011906r3dKeith Graham’s excellent reflection on the military draft and a broader concept of mandated service is a comfortable context for a wonderfully ironic little poem by the late William Stafford, a conscientious objector who served the WWII years in government work camps.

At the Un-National Monument
Along the Canadian Border

This is the field where the battle did not happen,
where the unknown soldier did not die.
This is the field where grass joined hands,
where no monument stands,
and the only heroic thing is the sky.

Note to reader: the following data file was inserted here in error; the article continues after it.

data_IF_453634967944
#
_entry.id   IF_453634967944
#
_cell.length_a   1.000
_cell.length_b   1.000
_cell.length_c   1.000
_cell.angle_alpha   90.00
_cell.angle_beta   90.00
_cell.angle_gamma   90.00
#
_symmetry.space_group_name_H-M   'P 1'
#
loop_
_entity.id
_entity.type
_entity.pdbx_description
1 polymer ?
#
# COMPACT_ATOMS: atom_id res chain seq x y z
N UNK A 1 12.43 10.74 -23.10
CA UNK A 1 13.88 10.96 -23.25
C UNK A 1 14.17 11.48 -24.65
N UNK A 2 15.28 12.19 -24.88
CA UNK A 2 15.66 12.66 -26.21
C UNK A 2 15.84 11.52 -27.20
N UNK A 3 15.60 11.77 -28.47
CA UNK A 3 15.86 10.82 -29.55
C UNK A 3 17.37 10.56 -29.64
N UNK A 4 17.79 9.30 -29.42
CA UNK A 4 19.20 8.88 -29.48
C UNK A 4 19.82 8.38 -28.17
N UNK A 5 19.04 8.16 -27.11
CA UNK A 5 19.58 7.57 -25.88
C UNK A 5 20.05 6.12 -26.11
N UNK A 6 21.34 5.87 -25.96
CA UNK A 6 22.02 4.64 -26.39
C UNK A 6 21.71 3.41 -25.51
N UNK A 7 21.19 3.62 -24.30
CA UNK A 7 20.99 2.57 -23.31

Birds fly here without any sound,
unfolding their wings across the open.
No people killed – or were killed – on this ground
hallowed by neglect and an air so tame
that people celebrate it by forgetting its name.

From Stories That Could Be True. William Stafford. Harper & Row. 1977
Also: The Way It Is: New & Selected Poems, Graywolf Press. 1998


Dallas Lee

Dallas Lee, former writer and editor for The Associated Press and The Atlanta Journal-Constitution, retired as a speechwriter from Bank of America. He is author of The Cotton Patch Evidence: The Story of Clarence Jordan and the Koinonia Farm Experiment (Harper & Row 1971).

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